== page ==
But then they realized, and that’s when they’re 22, and then they wake up one day, and they’re 40. And they don’t have medical insurance; they’ve never had paid leave. And then everything is being offshored, because the effects industry used to be largely in California, and now are chasing tech subsidies around the world. And so Canada has a lot — Vancouver and Montreal are the two centers in Canada. England has a lot of subsidies. And so a lot of companies have, if they’re not centered there, branches in the UK. And then also lower wage countries, like India for example, where thousands of names that you see at the end of blockbuster movies, once the effects credits finally start to roll – all of those people need to get paid something. And so the production companies, they want to save as much money as possible. And so all of this is leading to people having to migrate a lot to where the jobs are. And there’s nothing wrong with living in Vancouver, but if you are in California, and your family’s there, and your kids are in school, you don’t love going from Vancouver to Wellington to London to wherever every couple of years where the jobs are.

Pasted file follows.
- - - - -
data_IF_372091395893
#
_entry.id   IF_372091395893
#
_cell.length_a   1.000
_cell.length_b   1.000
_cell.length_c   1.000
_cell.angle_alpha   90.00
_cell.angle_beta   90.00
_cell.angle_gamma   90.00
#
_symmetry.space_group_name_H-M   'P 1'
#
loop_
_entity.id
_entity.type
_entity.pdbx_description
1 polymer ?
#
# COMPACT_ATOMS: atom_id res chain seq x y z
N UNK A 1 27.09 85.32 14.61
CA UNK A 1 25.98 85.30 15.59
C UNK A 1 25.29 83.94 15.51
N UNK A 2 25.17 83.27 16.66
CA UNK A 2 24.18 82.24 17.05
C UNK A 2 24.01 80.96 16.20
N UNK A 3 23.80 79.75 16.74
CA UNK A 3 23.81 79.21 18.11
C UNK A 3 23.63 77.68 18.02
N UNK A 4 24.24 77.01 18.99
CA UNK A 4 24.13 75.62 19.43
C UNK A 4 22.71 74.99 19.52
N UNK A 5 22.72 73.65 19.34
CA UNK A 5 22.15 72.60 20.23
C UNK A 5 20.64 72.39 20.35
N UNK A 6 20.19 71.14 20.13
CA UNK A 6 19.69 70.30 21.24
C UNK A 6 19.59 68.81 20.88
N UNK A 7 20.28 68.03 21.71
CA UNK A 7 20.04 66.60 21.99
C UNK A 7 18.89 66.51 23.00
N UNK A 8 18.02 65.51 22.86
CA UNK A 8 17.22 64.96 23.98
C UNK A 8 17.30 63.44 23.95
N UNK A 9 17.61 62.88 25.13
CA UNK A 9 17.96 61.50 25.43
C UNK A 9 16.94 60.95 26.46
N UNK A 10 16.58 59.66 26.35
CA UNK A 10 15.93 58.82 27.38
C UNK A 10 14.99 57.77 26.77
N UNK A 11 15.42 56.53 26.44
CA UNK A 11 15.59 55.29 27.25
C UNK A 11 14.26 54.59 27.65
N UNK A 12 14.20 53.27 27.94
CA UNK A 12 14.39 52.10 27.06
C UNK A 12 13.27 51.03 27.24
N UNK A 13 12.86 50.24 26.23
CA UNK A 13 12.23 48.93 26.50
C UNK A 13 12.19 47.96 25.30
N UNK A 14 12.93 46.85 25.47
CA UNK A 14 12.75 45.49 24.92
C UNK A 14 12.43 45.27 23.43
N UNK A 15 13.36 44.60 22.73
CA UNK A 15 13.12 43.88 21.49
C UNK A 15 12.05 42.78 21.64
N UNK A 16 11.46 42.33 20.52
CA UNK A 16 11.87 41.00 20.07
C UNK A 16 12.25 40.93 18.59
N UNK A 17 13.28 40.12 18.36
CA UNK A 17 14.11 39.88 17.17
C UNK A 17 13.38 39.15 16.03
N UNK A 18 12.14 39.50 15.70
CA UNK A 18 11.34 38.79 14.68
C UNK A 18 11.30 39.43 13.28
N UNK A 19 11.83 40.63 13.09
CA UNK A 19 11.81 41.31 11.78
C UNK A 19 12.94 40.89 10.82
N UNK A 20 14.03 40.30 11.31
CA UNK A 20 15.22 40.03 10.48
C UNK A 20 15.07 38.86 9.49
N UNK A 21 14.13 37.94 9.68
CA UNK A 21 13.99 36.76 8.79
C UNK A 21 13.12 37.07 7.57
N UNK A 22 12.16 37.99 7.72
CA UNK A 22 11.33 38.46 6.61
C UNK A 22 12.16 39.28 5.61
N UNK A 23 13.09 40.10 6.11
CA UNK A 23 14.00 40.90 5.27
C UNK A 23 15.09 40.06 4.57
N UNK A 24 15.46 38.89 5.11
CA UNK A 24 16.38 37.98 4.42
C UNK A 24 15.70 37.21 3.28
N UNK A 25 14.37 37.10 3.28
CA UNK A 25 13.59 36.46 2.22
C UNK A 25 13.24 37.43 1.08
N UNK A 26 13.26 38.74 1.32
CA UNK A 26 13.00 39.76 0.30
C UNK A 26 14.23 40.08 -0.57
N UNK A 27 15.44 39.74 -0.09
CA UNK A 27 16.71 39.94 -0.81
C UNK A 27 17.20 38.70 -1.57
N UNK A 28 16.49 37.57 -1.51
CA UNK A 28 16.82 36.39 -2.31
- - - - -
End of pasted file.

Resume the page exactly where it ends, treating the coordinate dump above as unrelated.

And so these days, it’s more possible to not have to physically go anymore, because cloud computing is much more powerful than it was a couple years ago. But it is still a problem for the labor of the industry. Like I say, there’s very little labor protections. There’s all these crunches at the end. And this is one of the reasons that these companies go bankrupt. Marvel often, and not just Marvel, but the production wants, as you say, changes at the very last minute. And they’ve been locked into a certain price. And so they can’t say: Sure, we’ll give you that if you give us more money. They’ve already contracted for a set amount. And so they have to do these changes basically for free at the end. And so needless to say that’s not to the benefit of the effects company —it’s very much to the benefit of the production company. And so there’s other people, other scholars who have written quite a bit about the kind of migratory patterns of affects people, and also the razor’s edge profit margins of the business. And there’s actually quite a few effects artists have become labor advocates for the rest of the industry. But the fact that it is so dispersed across the world makes it really difficult for labor actions to go anywhere, since it’s so dispersed.